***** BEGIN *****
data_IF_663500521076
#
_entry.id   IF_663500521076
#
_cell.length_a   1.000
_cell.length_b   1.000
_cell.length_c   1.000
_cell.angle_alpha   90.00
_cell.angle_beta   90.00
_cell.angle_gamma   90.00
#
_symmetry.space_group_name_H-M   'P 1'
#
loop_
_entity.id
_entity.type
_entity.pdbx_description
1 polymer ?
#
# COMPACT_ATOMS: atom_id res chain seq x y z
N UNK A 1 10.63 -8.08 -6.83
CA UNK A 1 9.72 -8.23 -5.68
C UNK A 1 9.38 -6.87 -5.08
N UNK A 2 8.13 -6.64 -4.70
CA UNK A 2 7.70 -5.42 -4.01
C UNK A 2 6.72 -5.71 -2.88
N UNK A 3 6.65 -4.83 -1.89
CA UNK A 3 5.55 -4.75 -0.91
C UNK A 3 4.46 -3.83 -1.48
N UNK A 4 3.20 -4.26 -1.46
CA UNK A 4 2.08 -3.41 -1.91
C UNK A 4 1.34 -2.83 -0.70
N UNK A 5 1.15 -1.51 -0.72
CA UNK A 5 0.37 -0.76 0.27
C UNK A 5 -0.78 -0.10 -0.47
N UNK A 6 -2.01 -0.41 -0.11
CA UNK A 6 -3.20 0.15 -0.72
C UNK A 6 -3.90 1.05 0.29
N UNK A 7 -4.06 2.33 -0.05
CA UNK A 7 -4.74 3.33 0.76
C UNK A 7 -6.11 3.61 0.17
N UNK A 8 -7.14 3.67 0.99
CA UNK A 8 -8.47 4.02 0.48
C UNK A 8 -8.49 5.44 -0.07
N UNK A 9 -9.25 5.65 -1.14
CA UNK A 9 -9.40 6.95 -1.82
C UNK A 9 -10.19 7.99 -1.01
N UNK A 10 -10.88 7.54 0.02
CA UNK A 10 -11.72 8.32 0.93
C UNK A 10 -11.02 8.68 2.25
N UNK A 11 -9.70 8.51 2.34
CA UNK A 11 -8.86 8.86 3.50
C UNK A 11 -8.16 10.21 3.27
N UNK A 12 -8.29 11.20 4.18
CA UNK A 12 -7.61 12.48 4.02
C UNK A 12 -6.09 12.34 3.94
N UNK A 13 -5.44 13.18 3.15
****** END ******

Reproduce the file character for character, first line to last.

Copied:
data_IF_663500521076
#
_entry.id   IF_663500521076
#
_cell.length_a   1.000
_cell.length_b   1.000
_cell.length_c   1.000
_cell.angle_alpha   90.00
_cell.angle_beta   90.00
_cell.angle_gamma   90.00
#
_symmetry.space_group_name_H-M   'P 1'
#
loop_
_entity.id
_entity.type
_entity.pdbx_description
1 polymer ?
#
# COMPACT_ATOMS: atom_id res chain seq x y z
N UNK A 1 10.63 -8.08 -6.83
CA UNK A 1 9.72 -8.23 -5.68
C UNK A 1 9.38 -6.87 -5.08
N UNK A 2 8.13 -6.64 -4.70
CA UNK A 2 7.70 -5.42 -4.01
C UNK A 2 6.72 -5.71 -2.88
N UNK A 3 6.65 -4.83 -1.89
CA UNK A 3 5.55 -4.75 -0.91
C UNK A 3 4.46 -3.83 -1.48
N UNK A 4 3.20 -4.26 -1.46
CA UNK A 4 2.08 -3.41 -1.91
C UNK A 4 1.34 -2.83 -0.70
N UNK A 5 1.15 -1.51 -0.72
CA UNK A 5 0.37 -0.76 0.27
C UNK A 5 -0.78 -0.10 -0.47
N UNK A 6 -2.01 -0.41 -0.11
CA UNK A 6 -3.20 0.15 -0.72
C UNK A 6 -3.90 1.05 0.29
N UNK A 7 -4.06 2.33 -0.05
CA UNK A 7 -4.74 3.33 0.76
C UNK A 7 -6.11 3.61 0.17
N UNK A 8 -7.14 3.67 0.99
CA UNK A 8 -8.47 4.02 0.48
C UNK A 8 -8.49 5.44 -0.07
N UNK A 9 -9.25 5.65 -1.14
CA UNK A 9 -9.40 6.95 -1.82
C UNK A 9 -10.19 7.99 -1.01
N UNK A 10 -10.88 7.54 0.02
CA UNK A 10 -11.72 8.32 0.93
C UNK A 10 -11.02 8.68 2.25
N UNK A 11 -9.70 8.51 2.34
CA UNK A 11 -8.86 8.86 3.50
C UNK A 11 -8.16 10.21 3.27
N UNK A 12 -8.29 11.20 4.18
CA UNK A 12 -7.61 12.48 4.02
C UNK A 12 -6.09 12.34 3.94
N UNK A 13 -5.44 13.18 3.15